US8336027B2 - Hierarchical view state storage - Google Patents

Hierarchical view state storage Download PDF

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US8336027B2
US8336027B2 US12472930 US47293009A US8336027B2 US 8336027 B2 US8336027 B2 US 8336027B2 US 12472930 US12472930 US 12472930 US 47293009 A US47293009 A US 47293009A US 8336027 B2 US8336027 B2 US 8336027B2
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domain
view state
method
source code
changes
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William Emeric Aitken
Simon David Kent
Siddharth Jayadevan
Christopher Donald Hackmann
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Microsoft Technology Licensing LLC
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Microsoft Corp
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    • GPHYSICS
    • G06COMPUTING; CALCULATING; COUNTING
    • G06FELECTRIC DIGITAL DATA PROCESSING
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    • G06F8/70Software maintenance or management
    • G06F8/71Version control; Configuration management

Abstract

Indexing domains of a declarative application with view state information for the domain to enable persisting the view state of the declarative application. The domains are organized in a tree. Each domain is built by a configuration builder. The method includes indexing a domain of a declarative application by indexing a path name in an index. The path name includes a path name of the parent domain of the domain; an identifier of the configuration builder used to build the domain; and an identifier of one or more local decisions made by the configuration builder when creating the domain. The method further includes correlating a unique identifier key to the path name in the index and correlating view state information for the domain to the unique key identifier.

Description

BACKGROUND Background and Relevant Art

Computers and computing systems have affected nearly every aspect of modern living. Computers are generally involved in work, recreation, healthcare, transportation, entertainment, household management, etc.

Computer programming can take any one of a number of different forms. For example, computer programs are often written using imperative code that specifically commands certain functions to be performed. Some examples of higher level imperative code include Visual Basic® (VB), C#, etc. Some lower level imperative languages, such as assembly languages, may directly command computer hardware to perform certain functions.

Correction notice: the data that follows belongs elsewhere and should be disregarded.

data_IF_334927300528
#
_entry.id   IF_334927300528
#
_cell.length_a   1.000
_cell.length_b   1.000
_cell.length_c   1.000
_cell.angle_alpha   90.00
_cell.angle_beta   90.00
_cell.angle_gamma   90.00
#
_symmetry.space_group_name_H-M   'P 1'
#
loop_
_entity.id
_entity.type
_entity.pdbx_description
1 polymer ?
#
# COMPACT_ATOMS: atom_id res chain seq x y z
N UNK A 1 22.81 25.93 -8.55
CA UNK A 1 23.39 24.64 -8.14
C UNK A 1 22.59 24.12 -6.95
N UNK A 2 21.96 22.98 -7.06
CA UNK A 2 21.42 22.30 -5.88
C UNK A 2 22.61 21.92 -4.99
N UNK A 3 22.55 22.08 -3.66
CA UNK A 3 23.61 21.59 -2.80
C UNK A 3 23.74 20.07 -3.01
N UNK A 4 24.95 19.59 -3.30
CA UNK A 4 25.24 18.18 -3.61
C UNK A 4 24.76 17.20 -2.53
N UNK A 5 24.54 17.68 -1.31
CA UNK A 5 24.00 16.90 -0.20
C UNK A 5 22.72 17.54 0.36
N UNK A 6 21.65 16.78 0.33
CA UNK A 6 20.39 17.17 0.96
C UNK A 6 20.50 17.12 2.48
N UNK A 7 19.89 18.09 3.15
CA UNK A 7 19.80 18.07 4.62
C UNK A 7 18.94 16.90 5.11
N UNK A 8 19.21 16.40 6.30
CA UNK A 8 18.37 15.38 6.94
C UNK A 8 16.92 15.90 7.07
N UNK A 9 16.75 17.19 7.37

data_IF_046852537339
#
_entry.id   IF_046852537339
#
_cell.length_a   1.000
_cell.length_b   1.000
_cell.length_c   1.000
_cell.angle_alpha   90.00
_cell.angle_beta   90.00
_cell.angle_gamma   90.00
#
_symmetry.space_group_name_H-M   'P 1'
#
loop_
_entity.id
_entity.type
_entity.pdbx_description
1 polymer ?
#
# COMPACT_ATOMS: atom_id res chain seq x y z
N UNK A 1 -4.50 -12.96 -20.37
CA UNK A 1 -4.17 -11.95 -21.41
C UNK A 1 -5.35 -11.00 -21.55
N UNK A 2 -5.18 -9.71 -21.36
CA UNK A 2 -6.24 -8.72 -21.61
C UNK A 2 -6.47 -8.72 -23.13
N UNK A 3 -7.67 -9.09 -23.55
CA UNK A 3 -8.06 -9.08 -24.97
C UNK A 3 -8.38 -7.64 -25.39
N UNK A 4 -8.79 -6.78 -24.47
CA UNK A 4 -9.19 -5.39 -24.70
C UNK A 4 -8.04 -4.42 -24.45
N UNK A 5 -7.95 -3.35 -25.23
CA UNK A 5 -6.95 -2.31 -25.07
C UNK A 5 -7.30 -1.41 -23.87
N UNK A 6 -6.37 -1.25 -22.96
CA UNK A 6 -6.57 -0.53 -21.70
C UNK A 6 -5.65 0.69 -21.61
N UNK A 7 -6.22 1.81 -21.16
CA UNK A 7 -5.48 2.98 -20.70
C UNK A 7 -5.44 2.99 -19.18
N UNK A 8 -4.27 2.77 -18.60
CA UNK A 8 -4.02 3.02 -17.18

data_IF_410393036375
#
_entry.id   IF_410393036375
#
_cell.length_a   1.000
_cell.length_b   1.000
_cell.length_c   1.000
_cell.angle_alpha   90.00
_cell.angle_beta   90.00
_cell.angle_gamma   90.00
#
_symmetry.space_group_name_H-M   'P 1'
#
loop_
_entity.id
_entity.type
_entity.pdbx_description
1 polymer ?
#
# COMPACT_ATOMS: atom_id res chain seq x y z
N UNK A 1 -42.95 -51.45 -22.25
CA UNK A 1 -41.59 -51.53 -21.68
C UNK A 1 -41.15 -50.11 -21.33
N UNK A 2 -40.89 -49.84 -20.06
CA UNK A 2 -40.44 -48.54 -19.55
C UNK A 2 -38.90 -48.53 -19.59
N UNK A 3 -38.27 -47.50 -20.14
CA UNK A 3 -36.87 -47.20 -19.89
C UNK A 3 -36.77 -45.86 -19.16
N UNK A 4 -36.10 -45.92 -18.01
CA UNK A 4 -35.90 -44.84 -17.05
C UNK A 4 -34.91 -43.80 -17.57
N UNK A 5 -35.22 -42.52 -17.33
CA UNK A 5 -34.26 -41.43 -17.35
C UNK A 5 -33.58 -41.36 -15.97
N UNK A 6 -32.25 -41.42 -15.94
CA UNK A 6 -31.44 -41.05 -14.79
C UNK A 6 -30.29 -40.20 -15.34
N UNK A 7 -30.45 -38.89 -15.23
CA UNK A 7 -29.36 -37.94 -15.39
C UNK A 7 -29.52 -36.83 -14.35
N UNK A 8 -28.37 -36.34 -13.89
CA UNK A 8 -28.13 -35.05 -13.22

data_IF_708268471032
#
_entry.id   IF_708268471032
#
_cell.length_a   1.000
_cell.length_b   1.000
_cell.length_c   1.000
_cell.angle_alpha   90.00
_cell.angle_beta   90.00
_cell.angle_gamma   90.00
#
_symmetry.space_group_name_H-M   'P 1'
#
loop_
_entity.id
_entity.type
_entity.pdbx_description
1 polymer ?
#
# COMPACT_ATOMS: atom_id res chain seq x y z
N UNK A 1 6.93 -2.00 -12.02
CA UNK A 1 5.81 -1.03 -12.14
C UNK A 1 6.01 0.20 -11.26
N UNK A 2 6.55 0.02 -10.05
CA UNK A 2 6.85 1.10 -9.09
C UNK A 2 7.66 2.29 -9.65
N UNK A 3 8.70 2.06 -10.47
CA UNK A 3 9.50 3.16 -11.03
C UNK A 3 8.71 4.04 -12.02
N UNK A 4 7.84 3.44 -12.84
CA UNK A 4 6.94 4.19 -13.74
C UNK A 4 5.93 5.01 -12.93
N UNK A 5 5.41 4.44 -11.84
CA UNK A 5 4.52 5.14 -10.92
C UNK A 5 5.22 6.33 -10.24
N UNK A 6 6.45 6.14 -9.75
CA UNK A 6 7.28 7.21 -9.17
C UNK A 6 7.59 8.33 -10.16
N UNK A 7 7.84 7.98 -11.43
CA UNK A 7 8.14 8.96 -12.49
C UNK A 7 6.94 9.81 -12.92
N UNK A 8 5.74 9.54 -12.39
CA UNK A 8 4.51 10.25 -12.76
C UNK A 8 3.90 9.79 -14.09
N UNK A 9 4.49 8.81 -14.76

In contrast to imperative programming, some relatively new programming techniques use declarative programming, that instead of commanding computer hardware to perform certain functions, certain results are specified. Underlying the declarative statements is imperative code that directs computer hardware to perform the commands to accomplish the desired results, but declarative programmers do not generally develop the imperative code. Rather, a developer can code imperative code for declarative elements, which a declarative code programmer can then use to create a declarative program.

In some declarative programming frameworks the specification of loosely coupled composite applications are allowed. This allows users the ability to customize the appearance and behavior of subcomponents of the application in a very fine-grained manner. For example, users might want to radically alter the appearance a particular cell in a table. It may be desirable to allow users to save these changes for later use. Thus, a persistence scheme for customizations may be useful.

The subject matter claimed herein is not limited to embodiments that solve any disadvantages or that operate only in environments such as those described above. Rather, this background is only provided to illustrate one exemplary technology area where some embodiments described herein may be practiced.

BRIEF SUMMARY

One embodiment is directed to a method practiced in a computing environment, including acts for indexing domains of a declarative application with view state information for the domain to enable persisting the view state of the declarative application. The domains are organized in a tree. Each domain is built by a configuration builder. The method includes indexing a domain of a declarative application by indexing a path name in an index. The path name includes a path name of the parent domain of the domain; an identifier of the configuration builder used to build the domain, and an identifier of one or more local decisions made by the configuration builder when creating the domain. The method further includes correlating a unique identifier key to the path name in the index and correlating view state information for the domain to the unique key identifier.